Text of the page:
Kate Springer, CNN • Updated 14th May 2019
(CNN) — From imposing mountains to deserts, jungles and beaches, India is home to more than its fair share of natural wonders.
This includes a seemingly endless collection of stop-you-in-your-tracks waterfalls — each with its own personality.
From thunderous cascades and mile-wide torrents to cliffside chutes, India’s waterfalls are in their own league.
Heading from north to south, here are eight of the most beautiful where you travel there:
Located in eastern India, wedged between Bhutan and Bangladesh, Nohkalikai (aka “the fall of Ka Likai”) is the highest waterfall in the country, rising an estimated 1,110 feet, according to the World Waterfall Database.
It’s a steady, solo stream that seems to emerge out of the mouth of the jungle, as though it’s tumbling out of a drainpipe.
The story behind the name is not quite so uplifting. As the sad tale goes, a woman named Ka Likai plunged into the falls after her husband murdered her daughter from a previous marriage then fed her the remains.
When she discovered her daughter’s fingers in her food, Likai jumped off the cliff into the churning depths below.
While you can trek to the base of the falls to dip into a jade-green pool, most travelers trace the series of cement stairs and pathways that leads to viewing platforms.
When to visit? Though Nohkalikai seems to gush all year round, it’s most powerful during the rainy season, from May to September.
Bear in mind, monsoon season in Meghalaya is no joke. The region has been named the wettest place on earth, according to Guinness World Records.
Seven Sisters Falls, India
Another showstopper in Meghalaya is Nohsngithiang (aka the Seven Sisters Waterfalls), which provides a slightly unconventional “waterfall” experience.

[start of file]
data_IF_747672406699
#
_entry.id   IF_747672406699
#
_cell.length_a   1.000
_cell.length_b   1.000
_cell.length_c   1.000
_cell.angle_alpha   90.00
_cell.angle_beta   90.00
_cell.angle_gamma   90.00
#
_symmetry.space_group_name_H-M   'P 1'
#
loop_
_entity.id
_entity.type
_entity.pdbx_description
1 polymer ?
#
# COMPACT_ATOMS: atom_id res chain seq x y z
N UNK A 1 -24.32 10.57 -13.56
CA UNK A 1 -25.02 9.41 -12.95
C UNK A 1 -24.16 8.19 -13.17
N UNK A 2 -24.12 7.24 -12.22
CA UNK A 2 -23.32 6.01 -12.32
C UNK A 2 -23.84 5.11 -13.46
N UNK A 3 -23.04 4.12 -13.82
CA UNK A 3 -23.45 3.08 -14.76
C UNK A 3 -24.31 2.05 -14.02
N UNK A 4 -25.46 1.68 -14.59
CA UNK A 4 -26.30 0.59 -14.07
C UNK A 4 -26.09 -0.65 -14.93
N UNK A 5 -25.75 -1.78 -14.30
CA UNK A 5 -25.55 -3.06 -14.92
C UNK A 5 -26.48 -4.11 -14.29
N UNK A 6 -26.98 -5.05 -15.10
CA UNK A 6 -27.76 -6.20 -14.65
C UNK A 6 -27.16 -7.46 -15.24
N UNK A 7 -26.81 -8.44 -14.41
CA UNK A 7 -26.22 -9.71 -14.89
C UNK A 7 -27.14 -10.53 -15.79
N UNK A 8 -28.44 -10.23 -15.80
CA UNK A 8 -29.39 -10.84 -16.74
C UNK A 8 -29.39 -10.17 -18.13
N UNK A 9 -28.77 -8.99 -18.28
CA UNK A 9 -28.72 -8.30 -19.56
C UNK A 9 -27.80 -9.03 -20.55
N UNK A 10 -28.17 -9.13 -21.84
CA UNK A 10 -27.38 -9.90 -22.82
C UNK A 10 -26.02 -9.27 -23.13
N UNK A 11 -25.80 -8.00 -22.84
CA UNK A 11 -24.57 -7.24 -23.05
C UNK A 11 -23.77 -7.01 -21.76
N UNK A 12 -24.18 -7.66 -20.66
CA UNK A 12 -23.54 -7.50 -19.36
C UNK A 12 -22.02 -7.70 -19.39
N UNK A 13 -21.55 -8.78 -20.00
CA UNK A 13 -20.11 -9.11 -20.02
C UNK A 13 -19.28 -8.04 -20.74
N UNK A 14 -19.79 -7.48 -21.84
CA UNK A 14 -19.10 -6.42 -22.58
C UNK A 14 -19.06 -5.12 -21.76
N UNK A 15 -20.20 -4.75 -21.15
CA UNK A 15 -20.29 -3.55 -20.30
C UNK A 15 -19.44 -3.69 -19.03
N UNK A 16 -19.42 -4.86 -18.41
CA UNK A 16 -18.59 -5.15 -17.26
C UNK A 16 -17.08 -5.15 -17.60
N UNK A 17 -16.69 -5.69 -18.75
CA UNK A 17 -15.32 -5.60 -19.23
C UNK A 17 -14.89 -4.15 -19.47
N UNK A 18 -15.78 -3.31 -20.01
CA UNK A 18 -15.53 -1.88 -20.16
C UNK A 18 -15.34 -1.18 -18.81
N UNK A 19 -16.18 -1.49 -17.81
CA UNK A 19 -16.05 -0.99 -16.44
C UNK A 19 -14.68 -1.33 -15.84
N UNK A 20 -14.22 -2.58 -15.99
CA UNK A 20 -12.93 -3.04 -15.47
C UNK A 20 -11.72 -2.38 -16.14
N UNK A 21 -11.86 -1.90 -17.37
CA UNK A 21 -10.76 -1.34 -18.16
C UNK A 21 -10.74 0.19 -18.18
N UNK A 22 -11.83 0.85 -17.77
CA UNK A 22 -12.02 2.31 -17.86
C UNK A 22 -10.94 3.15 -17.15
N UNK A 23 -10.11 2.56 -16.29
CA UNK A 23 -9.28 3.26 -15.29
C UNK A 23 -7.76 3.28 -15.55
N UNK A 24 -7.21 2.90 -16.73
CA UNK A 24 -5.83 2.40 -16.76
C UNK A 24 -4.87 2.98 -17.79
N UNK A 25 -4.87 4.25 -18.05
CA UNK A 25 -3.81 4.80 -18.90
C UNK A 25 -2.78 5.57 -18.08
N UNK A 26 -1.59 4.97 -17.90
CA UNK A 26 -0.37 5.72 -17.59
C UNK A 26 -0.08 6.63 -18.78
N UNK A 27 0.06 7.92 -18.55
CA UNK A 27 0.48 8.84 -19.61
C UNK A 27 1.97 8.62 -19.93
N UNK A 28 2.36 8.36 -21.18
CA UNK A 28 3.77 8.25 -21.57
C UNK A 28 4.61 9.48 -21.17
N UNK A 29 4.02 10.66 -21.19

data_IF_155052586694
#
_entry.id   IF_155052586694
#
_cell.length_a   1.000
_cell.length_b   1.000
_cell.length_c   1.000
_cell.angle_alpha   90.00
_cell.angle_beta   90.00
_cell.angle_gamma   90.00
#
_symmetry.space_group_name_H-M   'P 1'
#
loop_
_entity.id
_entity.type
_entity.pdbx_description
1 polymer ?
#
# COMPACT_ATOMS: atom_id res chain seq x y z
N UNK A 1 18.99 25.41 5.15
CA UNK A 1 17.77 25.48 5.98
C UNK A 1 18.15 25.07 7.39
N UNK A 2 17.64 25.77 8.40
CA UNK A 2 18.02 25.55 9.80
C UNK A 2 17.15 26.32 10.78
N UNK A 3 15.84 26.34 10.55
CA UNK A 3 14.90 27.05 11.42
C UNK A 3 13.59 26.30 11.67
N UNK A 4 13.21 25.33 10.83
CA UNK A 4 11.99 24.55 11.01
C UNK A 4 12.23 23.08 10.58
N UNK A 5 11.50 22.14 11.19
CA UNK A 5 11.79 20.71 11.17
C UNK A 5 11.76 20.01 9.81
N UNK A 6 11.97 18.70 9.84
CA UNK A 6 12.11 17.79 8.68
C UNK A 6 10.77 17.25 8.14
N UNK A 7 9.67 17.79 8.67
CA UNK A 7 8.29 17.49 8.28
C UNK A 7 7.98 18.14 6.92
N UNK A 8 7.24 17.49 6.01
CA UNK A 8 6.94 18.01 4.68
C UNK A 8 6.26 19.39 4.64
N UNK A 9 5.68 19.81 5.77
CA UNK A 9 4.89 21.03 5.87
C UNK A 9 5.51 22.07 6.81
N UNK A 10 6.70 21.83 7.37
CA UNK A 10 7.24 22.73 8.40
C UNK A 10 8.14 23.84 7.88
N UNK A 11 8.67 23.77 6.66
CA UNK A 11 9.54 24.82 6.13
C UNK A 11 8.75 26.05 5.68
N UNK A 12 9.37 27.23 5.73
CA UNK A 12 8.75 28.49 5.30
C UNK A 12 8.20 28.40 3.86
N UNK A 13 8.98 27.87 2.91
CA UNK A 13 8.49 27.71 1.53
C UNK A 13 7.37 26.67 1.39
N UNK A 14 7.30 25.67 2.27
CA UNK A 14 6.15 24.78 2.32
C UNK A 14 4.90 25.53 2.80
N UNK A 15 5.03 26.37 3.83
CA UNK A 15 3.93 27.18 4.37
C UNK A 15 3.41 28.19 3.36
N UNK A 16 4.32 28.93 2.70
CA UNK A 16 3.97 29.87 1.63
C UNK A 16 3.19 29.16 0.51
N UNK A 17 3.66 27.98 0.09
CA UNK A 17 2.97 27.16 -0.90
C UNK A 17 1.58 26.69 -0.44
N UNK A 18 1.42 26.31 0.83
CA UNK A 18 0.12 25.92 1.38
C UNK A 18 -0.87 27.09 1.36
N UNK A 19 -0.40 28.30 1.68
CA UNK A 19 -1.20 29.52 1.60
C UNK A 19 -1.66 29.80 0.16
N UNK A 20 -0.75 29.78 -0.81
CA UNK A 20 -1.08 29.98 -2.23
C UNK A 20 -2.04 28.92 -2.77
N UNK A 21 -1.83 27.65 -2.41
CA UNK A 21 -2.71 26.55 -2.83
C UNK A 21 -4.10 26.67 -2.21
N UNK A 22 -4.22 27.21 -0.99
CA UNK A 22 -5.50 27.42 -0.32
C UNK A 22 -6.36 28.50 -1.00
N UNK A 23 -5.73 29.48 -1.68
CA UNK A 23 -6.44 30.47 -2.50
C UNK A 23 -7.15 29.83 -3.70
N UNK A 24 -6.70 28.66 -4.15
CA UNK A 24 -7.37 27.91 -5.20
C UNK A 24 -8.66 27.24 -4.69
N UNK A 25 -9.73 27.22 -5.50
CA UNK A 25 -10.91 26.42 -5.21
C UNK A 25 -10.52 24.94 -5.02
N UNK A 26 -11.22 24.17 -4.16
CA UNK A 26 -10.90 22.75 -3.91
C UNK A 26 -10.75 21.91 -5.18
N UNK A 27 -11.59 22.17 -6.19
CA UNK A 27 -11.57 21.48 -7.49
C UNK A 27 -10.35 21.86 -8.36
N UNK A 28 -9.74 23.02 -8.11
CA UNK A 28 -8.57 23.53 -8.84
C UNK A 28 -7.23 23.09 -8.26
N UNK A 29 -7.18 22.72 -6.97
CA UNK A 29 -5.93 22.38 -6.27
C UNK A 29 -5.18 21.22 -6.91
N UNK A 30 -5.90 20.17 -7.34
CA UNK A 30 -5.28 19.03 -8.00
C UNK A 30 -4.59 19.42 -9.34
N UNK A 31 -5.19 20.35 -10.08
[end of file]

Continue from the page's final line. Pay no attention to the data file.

Flanked by green hills, the river splits into seven distinct streams (hence the nickname) that plummet 1,033 feet down a vertical limestone cliff.
And you have to time it right, too. To see the falls in their full glory, it’s best to visit during the monsoon season when the entire curtain fills out.
As if to greet tourists, the falls often flaunt a rainbow, which can be spotted in the mist.
Stretching 980 feet at its fullest point, Chitrakot is considered the widest waterfall in India and, as you’d imagine, quite the sight to behold.
Bearing geometric formations on all sides, the horseshoe-shaped falls reach full volume during monsoon season.
From about July to September, the water blasts across the cliff with violent momentum.
Thanks to the breadth and shape, the site has been nicknamed “little Niagara Falls.”
Considered a spiritual place, the area also draws pilgrims, who pay respects to Hindu deities such as Lord Ram and Lord Shiva, or participate in one of the many religion festivals held here.
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Just off the western coast of India in Karnataka state, Jog is the country’s second highest waterfall, pouring from a height of roughly 830 feet.
It’s not just one fall but four: There’s Raja, Rani, Roarer and Rocket — and together they form Jog.
While the whitewater torrents will stay etched in your mind, the green scenery completes the wild and wonderful picture.
The best time to see the falls is during monsoon season when the drama kicks up a notch. Travelers can follow a rocky path down to a viewing platform, where you can swim in the river.
When it comes to dramatic scenery, it’s hard to compete with Dudhsagar Falls.